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The Top 5 Extreme Sports in Alaska

Extreme sports aren’t for everyone, at least the participation part. But if you’re into them, Alaska is definitely the place to be. After all, Alaska is extreme! Here are the top 5 extreme sports of The Last Frontier:

Heli-Skiing


Imagine soaring high into the Alaska’s endless snow-draped peaks, then being dropped off on one of them, maybe with a few of your best friends. Then you ski down a nearly vertical slope of fresh, untouched powder into the vast Alaskan backcountry.

Several professional heli-skiing outfits operate over vast areas of the Chugach Mountains, including Valdez and the Girdwood areas. You can also find heli-skiing in Haines and Juneau. Read the differences.

Ice climbing

Ice climbing is the sport of climbing glaciers and other inclined ice formations. Unlike rock climbing, ice climbing involves more swinging and pounding (of ice picks) to get your stance.

As you might imagine, Alaska is full of ice climbing areas. Some climbs are roped and protected icefalls, frozen waterfalls, and cliffs covered with ice refrozen from flows of water.

Here’s an awesome video about ice climbing in Colorado:

Bore Tide Surfing

boretide_surfing

A bore tide is a wave of seawater that forms when the tide shifts as it returns to a shallow and narrowing inlet from a broad bay. It occurs after extreme minus low tides created by the full or new moon.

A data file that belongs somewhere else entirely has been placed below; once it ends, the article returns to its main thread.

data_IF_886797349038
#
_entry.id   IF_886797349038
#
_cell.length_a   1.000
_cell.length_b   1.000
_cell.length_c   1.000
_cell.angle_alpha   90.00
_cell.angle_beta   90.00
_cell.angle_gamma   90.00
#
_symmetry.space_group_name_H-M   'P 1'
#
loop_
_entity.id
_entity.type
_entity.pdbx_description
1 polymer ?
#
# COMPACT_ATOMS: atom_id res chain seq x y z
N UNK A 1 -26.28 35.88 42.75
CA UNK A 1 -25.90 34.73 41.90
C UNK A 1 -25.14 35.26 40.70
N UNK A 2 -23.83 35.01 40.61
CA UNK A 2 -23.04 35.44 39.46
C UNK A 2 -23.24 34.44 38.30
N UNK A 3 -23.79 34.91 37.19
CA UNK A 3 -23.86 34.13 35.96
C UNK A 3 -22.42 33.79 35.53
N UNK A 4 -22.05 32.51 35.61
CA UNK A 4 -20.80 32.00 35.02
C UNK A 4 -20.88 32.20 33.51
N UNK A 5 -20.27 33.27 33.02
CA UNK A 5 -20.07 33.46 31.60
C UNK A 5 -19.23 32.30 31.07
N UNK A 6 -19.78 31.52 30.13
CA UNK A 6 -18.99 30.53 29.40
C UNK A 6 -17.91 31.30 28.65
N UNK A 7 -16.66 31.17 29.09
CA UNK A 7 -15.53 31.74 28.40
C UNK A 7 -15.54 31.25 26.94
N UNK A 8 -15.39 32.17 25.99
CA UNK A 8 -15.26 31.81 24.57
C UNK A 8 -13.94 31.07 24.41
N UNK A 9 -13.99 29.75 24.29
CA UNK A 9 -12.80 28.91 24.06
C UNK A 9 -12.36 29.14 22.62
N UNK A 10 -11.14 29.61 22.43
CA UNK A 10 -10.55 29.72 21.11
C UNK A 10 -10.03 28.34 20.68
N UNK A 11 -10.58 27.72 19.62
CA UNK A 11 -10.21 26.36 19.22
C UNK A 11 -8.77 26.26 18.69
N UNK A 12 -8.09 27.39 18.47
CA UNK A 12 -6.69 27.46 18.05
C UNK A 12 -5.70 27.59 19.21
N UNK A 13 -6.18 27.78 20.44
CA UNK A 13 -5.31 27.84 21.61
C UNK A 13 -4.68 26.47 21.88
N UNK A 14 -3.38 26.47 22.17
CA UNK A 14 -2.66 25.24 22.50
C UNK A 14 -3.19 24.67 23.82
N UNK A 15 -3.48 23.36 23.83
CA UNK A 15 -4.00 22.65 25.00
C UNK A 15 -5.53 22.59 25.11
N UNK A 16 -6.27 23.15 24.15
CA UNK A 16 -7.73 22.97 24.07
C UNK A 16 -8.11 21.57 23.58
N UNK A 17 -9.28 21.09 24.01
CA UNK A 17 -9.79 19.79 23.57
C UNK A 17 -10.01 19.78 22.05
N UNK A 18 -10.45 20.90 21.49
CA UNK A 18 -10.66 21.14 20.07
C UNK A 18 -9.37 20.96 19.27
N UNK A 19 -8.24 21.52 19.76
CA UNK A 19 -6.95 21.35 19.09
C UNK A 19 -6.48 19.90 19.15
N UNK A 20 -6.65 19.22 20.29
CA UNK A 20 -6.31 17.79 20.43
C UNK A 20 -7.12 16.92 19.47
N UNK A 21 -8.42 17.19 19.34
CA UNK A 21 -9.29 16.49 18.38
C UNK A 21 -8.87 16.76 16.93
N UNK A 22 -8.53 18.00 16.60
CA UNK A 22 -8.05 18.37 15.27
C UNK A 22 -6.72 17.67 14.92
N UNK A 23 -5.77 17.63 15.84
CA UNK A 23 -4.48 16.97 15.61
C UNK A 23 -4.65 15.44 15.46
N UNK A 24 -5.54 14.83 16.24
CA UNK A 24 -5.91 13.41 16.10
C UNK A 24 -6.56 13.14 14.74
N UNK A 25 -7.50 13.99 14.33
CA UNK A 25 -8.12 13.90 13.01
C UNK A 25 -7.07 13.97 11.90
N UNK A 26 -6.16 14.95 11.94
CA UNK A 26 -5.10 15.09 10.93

There are more than 60 bore tides around the world, but only a few are known as extreme. Alaska has one of them in the Turnagain Arm on the Cook Inlet south of Anchorage. The best times for surfing the bore tide (or at least watching it) is near the spring and fall equinoxes in March and September, respectively.

Caution: the biggest hazard to surfing a bore tide is getting stuck in the mud flats and drowning on the incoming tide.

Mountain Climbing

denali_summit

This one’s pretty obvious, especially when you factor in that Alaska has all ten of the top ten tallest mountain peaks in the USA!

Denali, of course, is the big one, towering at 20,310 feet. About 1,000 people per year attempt the summit Denali, with an average of 3 resulting in death (often from descent and/or falls).

Everything else

To be honest, we’ve just scratched the surface of extreme sports in Alaska. There’s still snow-kiting, snow-biking, skijoring, snow biking, dry-suit scuba diving, winter surfing and more. The New York Times video below explains it all:

Image credits: Pete Gibson, littlebiddle, brandibailey, merlouche19176913@N04